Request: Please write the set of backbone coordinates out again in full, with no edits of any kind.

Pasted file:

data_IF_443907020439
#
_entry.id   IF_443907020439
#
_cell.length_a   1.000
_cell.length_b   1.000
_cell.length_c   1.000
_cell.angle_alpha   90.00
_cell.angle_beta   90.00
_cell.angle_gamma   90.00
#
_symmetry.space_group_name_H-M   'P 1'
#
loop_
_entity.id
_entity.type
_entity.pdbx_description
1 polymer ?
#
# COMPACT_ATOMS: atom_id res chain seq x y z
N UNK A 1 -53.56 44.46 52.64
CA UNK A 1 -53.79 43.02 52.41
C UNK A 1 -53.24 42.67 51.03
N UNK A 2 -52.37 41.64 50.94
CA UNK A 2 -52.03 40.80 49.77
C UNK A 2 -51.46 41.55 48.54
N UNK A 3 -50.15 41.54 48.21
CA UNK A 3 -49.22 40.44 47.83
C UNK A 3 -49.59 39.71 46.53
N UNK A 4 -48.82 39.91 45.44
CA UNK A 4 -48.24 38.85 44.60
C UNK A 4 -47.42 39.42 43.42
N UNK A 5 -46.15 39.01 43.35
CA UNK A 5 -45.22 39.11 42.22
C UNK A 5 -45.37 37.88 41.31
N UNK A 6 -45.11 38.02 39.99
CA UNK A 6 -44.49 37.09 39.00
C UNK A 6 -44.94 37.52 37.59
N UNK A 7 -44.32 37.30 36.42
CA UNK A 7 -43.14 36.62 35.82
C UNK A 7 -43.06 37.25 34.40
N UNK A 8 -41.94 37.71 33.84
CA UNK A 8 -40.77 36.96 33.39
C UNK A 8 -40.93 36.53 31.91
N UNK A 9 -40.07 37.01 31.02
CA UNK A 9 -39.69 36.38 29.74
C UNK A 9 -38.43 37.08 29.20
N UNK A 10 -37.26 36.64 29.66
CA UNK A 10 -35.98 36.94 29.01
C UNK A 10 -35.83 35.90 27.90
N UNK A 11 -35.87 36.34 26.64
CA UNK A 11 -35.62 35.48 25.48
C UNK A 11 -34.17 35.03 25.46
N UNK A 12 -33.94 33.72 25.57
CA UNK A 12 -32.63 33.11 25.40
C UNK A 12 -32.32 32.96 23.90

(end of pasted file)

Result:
data_IF_443907020439
#
_entry.id   IF_443907020439
#
_cell.length_a   1.000
_cell.length_b   1.000
_cell.length_c   1.000
_cell.angle_alpha   90.00
_cell.angle_beta   90.00
_cell.angle_gamma   90.00
#
_symmetry.space_group_name_H-M   'P 1'
#
loop_
_entity.id
_entity.type
_entity.pdbx_description
1 polymer ?
#
# COMPACT_ATOMS: atom_id res chain seq x y z
N UNK A 1 -53.56 44.46 52.64
CA UNK A 1 -53.79 43.02 52.41
C UNK A 1 -53.24 42.67 51.03
N UNK A 2 -52.37 41.64 50.94
CA UNK A 2 -52.03 40.80 49.77
C UNK A 2 -51.46 41.55 48.54
N UNK A 3 -50.15 41.54 48.21
CA UNK A 3 -49.22 40.44 47.83
C UNK A 3 -49.59 39.71 46.53
N UNK A 4 -48.82 39.91 45.44
CA UNK A 4 -48.24 38.85 44.60
C UNK A 4 -47.42 39.42 43.42
N UNK A 5 -46.15 39.01 43.35
CA UNK A 5 -45.22 39.11 42.22
C UNK A 5 -45.37 37.88 41.31
N UNK A 6 -45.11 38.02 39.99
CA UNK A 6 -44.49 37.09 39.00
C UNK A 6 -44.94 37.52 37.59
N UNK A 7 -44.32 37.30 36.42
CA UNK A 7 -43.14 36.62 35.82
C UNK A 7 -43.06 37.25 34.40
N UNK A 8 -41.94 37.71 33.84
CA UNK A 8 -40.77 36.96 33.39
C UNK A 8 -40.93 36.53 31.91
N UNK A 9 -40.07 37.01 31.02
CA UNK A 9 -39.69 36.38 29.74
C UNK A 9 -38.43 37.08 29.20
N UNK A 10 -37.26 36.64 29.66
CA UNK A 10 -35.98 36.94 29.01
C UNK A 10 -35.83 35.90 27.90
N UNK A 11 -35.87 36.34 26.64
CA UNK A 11 -35.62 35.48 25.48
C UNK A 11 -34.17 35.03 25.46
N UNK A 12 -33.94 33.72 25.57
CA UNK A 12 -32.63 33.11 25.40
C UNK A 12 -32.32 32.96 23.90